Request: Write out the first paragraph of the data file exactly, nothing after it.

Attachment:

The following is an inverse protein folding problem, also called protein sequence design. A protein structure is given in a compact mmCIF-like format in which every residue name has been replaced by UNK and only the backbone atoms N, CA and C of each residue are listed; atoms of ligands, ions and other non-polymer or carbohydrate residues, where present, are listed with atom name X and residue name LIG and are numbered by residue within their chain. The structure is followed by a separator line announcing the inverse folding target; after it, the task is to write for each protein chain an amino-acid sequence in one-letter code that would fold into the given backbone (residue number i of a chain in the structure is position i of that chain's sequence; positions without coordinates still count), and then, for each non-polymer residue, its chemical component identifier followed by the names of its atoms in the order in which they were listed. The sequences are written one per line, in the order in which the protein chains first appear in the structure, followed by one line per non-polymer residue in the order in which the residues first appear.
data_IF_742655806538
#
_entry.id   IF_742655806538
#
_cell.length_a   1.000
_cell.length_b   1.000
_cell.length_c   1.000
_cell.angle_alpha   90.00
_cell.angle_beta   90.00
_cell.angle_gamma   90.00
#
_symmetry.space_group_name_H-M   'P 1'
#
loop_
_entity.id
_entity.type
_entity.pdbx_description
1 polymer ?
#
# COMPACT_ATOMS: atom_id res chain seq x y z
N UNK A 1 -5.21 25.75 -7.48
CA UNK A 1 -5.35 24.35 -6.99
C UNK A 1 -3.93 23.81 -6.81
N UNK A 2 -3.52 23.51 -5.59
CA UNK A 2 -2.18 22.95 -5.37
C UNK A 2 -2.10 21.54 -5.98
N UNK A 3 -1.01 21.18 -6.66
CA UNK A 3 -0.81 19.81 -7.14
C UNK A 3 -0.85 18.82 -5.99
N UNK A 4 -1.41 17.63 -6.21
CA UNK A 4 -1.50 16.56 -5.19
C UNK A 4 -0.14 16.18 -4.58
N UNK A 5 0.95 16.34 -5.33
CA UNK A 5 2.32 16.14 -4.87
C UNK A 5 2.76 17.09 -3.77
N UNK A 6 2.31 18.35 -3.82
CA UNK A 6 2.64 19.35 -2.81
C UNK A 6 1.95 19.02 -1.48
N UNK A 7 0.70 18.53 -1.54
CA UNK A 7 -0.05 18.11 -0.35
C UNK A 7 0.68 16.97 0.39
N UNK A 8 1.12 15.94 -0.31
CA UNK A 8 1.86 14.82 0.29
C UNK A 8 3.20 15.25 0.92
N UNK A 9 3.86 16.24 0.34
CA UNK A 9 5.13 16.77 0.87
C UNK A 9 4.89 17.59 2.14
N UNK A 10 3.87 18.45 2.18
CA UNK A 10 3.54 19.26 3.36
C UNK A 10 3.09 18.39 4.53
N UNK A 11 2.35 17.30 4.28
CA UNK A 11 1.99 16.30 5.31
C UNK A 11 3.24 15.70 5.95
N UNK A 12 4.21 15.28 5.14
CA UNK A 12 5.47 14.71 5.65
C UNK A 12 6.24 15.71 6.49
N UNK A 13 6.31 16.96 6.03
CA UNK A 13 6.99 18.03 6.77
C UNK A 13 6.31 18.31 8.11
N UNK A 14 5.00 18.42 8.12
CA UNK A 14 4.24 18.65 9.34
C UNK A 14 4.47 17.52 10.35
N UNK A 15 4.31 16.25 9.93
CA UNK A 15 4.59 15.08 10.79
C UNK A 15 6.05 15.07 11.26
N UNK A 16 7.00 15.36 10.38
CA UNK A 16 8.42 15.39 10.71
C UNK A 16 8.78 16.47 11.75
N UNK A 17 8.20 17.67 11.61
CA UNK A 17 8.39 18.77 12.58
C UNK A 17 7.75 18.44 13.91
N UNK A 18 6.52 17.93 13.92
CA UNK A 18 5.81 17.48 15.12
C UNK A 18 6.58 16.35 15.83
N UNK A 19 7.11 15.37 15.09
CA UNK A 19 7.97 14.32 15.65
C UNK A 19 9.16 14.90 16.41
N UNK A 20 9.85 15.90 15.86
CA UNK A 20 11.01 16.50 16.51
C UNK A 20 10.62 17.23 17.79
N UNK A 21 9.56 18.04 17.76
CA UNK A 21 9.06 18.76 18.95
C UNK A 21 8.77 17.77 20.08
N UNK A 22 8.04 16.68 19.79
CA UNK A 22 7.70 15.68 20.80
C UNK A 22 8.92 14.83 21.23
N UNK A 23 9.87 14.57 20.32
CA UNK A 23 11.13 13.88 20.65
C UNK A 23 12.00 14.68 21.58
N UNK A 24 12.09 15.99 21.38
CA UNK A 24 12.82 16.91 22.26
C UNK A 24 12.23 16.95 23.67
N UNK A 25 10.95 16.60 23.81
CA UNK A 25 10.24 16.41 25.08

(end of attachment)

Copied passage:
The following is an inverse protein folding problem, also called protein sequence design. A protein structure is given in a compact mmCIF-like format in which every residue name has been replaced by UNK and only the backbone atoms N, CA and C of each residue are listed; atoms of ligands, ions and other non-polymer or carbohydrate residues, where present, are listed with atom name X and residue name LIG and are numbered by residue within their chain. The structure is followed by a separator line announcing the inverse folding target; after it, the task is to write for each protein chain an amino-acid sequence in one-letter code that would fold into the given backbone (residue number i of a chain in the structure is position i of that chain's sequence; positions without coordinates still count), and then, for each non-polymer residue, its chemical component identifier followed by the names of its atoms in the order in which they were listed. The sequences are written one per line, in the order in which the protein chains first appear in the structure, followed by one line per non-polymer residue in the order in which the residues first appear.